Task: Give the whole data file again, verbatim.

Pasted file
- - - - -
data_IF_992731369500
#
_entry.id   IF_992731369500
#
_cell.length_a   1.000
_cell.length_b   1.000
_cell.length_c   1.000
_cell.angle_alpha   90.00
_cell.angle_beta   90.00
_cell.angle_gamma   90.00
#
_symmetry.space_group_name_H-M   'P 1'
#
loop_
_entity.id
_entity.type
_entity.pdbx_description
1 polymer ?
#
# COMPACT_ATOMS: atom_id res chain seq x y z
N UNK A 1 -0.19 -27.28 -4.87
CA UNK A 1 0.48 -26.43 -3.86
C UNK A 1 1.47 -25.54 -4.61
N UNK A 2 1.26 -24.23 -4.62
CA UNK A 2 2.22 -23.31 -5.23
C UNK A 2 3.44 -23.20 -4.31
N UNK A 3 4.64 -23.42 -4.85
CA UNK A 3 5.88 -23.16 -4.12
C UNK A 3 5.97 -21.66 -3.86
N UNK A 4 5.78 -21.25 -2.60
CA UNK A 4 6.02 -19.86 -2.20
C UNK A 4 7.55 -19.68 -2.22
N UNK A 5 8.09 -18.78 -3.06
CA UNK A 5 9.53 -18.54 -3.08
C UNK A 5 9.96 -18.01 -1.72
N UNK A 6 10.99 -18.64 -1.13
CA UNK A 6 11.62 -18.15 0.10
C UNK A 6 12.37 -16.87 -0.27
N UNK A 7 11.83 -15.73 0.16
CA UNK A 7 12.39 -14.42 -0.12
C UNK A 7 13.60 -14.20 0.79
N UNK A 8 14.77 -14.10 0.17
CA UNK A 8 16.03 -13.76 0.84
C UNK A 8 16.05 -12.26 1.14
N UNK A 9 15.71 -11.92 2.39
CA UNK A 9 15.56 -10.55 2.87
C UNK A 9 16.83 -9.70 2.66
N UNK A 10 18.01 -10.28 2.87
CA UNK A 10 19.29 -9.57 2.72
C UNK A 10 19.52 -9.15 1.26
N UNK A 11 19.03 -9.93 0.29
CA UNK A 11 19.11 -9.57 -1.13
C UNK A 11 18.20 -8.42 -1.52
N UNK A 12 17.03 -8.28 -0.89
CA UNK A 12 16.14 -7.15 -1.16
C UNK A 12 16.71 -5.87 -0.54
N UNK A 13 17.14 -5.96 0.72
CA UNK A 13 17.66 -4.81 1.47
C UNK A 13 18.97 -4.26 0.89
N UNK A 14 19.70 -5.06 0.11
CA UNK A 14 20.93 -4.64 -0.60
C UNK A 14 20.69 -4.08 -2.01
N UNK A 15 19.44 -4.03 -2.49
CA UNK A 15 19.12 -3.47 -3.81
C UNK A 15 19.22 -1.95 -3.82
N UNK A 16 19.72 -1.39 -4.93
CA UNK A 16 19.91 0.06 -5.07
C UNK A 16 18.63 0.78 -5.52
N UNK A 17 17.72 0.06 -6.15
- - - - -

data_IF_992731369500
#
_entry.id   IF_992731369500
#
_cell.length_a   1.000
_cell.length_b   1.000
_cell.length_c   1.000
_cell.angle_alpha   90.00
_cell.angle_beta   90.00
_cell.angle_gamma   90.00
#
_symmetry.space_group_name_H-M   'P 1'
#
loop_
_entity.id
_entity.type
_entity.pdbx_description
1 polymer ?
#
# COMPACT_ATOMS: atom_id res chain seq x y z
N UNK A 1 -0.19 -27.28 -4.87
CA UNK A 1 0.48 -26.43 -3.86
C UNK A 1 1.47 -25.54 -4.61
N UNK A 2 1.26 -24.23 -4.62
CA UNK A 2 2.22 -23.31 -5.23
C UNK A 2 3.44 -23.20 -4.31
N UNK A 3 4.64 -23.42 -4.85
CA UNK A 3 5.88 -23.16 -4.12
C UNK A 3 5.97 -21.66 -3.86
N UNK A 4 5.78 -21.25 -2.60
CA UNK A 4 6.02 -19.86 -2.20
C UNK A 4 7.55 -19.68 -2.22
N UNK A 5 8.09 -18.78 -3.06
CA UNK A 5 9.53 -18.54 -3.08
C UNK A 5 9.96 -18.01 -1.72
N UNK A 6 10.99 -18.64 -1.13
CA UNK A 6 11.62 -18.15 0.10
C UNK A 6 12.37 -16.87 -0.27
N UNK A 7 11.83 -15.73 0.16
CA UNK A 7 12.39 -14.42 -0.12
C UNK A 7 13.60 -14.20 0.79
N UNK A 8 14.77 -14.10 0.17
CA UNK A 8 16.03 -13.76 0.84
C UNK A 8 16.05 -12.26 1.14
N UNK A 9 15.71 -11.92 2.39
CA UNK A 9 15.56 -10.55 2.87
C UNK A 9 16.83 -9.70 2.66
N UNK A 10 18.01 -10.28 2.87
CA UNK A 10 19.29 -9.57 2.72
C UNK A 10 19.52 -9.15 1.26
N UNK A 11 19.03 -9.93 0.29
CA UNK A 11 19.11 -9.57 -1.13
C UNK A 11 18.20 -8.42 -1.52
N UNK A 12 17.03 -8.28 -0.89
CA UNK A 12 16.14 -7.15 -1.16
C UNK A 12 16.71 -5.87 -0.54
N UNK A 13 17.14 -5.96 0.72
CA UNK A 13 17.66 -4.81 1.47
C UNK A 13 18.97 -4.26 0.89
N UNK A 14 19.70 -5.06 0.11
CA UNK A 14 20.93 -4.64 -0.60
C UNK A 14 20.69 -4.08 -2.01
N UNK A 15 19.44 -4.03 -2.49
CA UNK A 15 19.12 -3.47 -3.81
C UNK A 15 19.22 -1.95 -3.82
N UNK A 16 19.72 -1.39 -4.93
CA UNK A 16 19.91 0.06 -5.07
C UNK A 16 18.63 0.78 -5.52
N UNK A 17 17.72 0.06 -6.15